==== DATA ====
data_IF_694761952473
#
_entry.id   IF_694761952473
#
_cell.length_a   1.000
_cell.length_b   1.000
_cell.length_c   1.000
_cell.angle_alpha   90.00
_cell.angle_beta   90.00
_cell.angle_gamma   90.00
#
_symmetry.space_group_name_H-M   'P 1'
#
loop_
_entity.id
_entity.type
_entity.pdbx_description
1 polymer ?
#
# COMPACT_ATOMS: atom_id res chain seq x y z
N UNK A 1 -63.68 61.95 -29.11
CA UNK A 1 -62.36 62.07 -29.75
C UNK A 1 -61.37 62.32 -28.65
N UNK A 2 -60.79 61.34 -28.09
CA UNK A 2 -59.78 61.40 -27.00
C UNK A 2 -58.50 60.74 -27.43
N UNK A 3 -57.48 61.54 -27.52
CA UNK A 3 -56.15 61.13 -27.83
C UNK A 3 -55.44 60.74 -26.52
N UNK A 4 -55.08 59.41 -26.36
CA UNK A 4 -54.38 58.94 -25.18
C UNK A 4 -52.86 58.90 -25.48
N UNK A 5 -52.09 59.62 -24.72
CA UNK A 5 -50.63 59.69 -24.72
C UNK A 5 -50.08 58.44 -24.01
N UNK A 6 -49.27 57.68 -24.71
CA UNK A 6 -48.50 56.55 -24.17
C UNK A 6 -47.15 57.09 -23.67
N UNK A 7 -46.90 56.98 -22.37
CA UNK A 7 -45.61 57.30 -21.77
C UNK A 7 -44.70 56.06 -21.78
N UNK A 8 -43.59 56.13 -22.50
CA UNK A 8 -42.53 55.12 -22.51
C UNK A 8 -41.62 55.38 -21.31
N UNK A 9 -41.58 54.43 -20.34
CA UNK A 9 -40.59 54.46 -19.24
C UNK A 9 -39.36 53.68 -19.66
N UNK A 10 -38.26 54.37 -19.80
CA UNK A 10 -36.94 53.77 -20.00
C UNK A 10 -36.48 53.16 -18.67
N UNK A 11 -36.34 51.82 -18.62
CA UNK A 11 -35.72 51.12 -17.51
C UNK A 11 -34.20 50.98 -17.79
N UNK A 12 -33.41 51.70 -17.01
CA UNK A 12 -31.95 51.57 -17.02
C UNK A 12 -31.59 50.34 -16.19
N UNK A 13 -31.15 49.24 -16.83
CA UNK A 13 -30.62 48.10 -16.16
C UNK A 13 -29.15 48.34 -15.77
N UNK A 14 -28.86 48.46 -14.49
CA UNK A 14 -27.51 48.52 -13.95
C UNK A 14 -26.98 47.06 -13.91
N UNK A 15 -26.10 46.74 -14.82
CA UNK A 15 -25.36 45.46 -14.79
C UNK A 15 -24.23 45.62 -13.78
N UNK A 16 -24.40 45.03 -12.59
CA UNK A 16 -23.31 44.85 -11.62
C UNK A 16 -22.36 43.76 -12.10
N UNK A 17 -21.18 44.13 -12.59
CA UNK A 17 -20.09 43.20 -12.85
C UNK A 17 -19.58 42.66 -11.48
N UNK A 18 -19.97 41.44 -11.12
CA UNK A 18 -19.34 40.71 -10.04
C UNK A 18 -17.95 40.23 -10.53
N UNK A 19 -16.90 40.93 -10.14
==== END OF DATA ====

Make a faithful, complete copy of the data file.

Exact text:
data_IF_694761952473
#
_entry.id   IF_694761952473
#
_cell.length_a   1.000
_cell.length_b   1.000
_cell.length_c   1.000
_cell.angle_alpha   90.00
_cell.angle_beta   90.00
_cell.angle_gamma   90.00
#
_symmetry.space_group_name_H-M   'P 1'
#
loop_
_entity.id
_entity.type
_entity.pdbx_description
1 polymer ?
#
# COMPACT_ATOMS: atom_id res chain seq x y z
N UNK A 1 -63.68 61.95 -29.11
CA UNK A 1 -62.36 62.07 -29.75
C UNK A 1 -61.37 62.32 -28.65
N UNK A 2 -60.79 61.34 -28.09
CA UNK A 2 -59.78 61.40 -27.00
C UNK A 2 -58.50 60.74 -27.43
N UNK A 3 -57.48 61.54 -27.52
CA UNK A 3 -56.15 61.13 -27.83
C UNK A 3 -55.44 60.74 -26.52
N UNK A 4 -55.08 59.41 -26.36
CA UNK A 4 -54.38 58.94 -25.18
C UNK A 4 -52.86 58.90 -25.48
N UNK A 5 -52.09 59.62 -24.72
CA UNK A 5 -50.63 59.69 -24.72
C UNK A 5 -50.08 58.44 -24.01
N UNK A 6 -49.27 57.68 -24.71
CA UNK A 6 -48.50 56.55 -24.17
C UNK A 6 -47.15 57.09 -23.67
N UNK A 7 -46.90 56.98 -22.37
CA UNK A 7 -45.61 57.30 -21.77
C UNK A 7 -44.70 56.06 -21.78
N UNK A 8 -43.59 56.13 -22.50
CA UNK A 8 -42.53 55.12 -22.51
C UNK A 8 -41.62 55.38 -21.31
N UNK A 9 -41.58 54.43 -20.34
CA UNK A 9 -40.59 54.46 -19.24
C UNK A 9 -39.36 53.68 -19.66
N UNK A 10 -38.26 54.37 -19.80
CA UNK A 10 -36.94 53.77 -20.00
C UNK A 10 -36.48 53.16 -18.67
N UNK A 11 -36.34 51.82 -18.62
CA UNK A 11 -35.72 51.12 -17.51
C UNK A 11 -34.20 50.98 -17.79
N UNK A 12 -33.41 51.70 -17.01
CA UNK A 12 -31.95 51.57 -17.02
C UNK A 12 -31.59 50.34 -16.19
N UNK A 13 -31.15 49.24 -16.83
CA UNK A 13 -30.62 48.10 -16.16
C UNK A 13 -29.15 48.34 -15.77
N UNK A 14 -28.86 48.46 -14.49
CA UNK A 14 -27.51 48.52 -13.95
C UNK A 14 -26.98 47.06 -13.91
N UNK A 15 -26.10 46.74 -14.82
CA UNK A 15 -25.36 45.46 -14.79
C UNK A 15 -24.23 45.62 -13.78
N UNK A 16 -24.40 45.03 -12.59
CA UNK A 16 -23.31 44.85 -11.62
C UNK A 16 -22.36 43.76 -12.10
N UNK A 17 -21.18 44.13 -12.59
CA UNK A 17 -20.09 43.20 -12.85
C UNK A 17 -19.58 42.66 -11.48
N UNK A 18 -19.97 41.44 -11.12
CA UNK A 18 -19.34 40.71 -10.04
C UNK A 18 -17.95 40.23 -10.53
N UNK A 19 -16.90 40.93 -10.14